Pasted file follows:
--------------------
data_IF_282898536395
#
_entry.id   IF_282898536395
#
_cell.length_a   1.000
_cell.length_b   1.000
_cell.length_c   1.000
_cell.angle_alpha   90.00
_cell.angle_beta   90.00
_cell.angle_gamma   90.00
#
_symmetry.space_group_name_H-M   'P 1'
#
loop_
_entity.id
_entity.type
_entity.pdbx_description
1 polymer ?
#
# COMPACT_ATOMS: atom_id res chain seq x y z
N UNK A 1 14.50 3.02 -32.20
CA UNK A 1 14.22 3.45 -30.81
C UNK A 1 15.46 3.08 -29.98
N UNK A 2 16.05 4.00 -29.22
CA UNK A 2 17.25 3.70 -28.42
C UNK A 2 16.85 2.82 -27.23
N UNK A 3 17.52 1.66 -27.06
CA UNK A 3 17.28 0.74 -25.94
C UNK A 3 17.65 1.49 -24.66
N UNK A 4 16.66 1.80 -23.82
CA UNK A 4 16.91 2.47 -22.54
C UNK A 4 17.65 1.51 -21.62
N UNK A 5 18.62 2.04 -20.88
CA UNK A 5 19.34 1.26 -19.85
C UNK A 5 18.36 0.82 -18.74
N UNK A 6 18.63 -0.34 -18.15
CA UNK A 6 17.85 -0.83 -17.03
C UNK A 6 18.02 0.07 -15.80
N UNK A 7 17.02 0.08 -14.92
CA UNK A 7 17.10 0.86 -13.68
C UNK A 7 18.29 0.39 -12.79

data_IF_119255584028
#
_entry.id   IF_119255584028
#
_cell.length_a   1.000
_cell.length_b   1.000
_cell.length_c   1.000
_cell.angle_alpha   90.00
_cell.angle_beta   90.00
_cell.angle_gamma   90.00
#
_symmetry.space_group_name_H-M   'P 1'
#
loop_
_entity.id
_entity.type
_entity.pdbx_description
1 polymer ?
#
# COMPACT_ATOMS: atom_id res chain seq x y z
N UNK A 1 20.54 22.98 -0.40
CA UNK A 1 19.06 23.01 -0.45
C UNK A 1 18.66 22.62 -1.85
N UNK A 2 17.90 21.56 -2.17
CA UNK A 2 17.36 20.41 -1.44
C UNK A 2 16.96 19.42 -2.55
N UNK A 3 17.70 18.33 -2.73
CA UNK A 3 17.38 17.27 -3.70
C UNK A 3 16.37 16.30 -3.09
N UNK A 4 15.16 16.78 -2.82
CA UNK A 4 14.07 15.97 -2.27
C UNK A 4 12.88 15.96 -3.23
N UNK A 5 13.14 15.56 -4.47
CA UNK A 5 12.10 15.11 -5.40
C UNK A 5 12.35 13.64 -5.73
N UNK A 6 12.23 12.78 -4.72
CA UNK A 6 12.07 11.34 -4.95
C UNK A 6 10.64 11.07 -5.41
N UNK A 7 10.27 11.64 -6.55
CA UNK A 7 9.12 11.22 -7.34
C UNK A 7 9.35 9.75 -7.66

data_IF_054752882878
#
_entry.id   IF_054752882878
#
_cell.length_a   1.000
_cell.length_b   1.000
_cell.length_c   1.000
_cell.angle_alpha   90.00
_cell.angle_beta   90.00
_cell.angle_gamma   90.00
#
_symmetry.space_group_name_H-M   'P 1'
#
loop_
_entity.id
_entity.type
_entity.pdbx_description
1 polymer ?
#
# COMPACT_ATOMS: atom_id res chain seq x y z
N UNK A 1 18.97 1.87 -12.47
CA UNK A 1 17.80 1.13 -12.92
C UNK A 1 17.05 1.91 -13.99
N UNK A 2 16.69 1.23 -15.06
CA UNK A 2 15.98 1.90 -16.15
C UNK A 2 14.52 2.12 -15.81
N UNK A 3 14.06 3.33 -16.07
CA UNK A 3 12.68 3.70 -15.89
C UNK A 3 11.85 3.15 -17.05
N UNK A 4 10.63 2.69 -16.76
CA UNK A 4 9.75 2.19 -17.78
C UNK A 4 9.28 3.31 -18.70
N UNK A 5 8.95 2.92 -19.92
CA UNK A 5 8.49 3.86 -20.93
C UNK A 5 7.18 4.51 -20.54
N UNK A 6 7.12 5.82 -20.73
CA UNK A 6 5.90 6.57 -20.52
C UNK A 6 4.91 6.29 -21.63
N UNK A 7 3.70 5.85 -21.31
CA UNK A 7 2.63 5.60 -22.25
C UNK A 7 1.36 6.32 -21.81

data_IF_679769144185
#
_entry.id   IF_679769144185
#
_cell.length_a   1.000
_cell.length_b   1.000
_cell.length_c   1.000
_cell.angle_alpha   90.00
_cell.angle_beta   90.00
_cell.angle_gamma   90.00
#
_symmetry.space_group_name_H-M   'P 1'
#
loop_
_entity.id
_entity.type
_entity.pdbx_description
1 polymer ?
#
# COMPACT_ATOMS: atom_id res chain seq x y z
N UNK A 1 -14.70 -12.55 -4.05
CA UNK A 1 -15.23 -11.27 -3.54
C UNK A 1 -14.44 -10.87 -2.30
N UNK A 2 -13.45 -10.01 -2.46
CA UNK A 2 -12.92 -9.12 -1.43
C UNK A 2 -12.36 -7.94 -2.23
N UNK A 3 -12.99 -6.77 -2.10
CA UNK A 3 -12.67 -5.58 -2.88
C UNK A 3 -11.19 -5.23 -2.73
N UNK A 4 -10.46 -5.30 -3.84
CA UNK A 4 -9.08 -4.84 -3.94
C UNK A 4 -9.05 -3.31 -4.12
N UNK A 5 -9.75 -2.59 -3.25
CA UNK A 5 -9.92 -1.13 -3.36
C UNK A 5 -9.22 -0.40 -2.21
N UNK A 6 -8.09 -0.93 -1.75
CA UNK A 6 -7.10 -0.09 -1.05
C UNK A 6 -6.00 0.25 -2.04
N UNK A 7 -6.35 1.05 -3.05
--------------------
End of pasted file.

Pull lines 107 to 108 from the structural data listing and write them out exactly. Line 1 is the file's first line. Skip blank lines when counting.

CA UNK A 2 15.98 1.90 -16.15
C UNK A 2 14.52 2.12 -15.81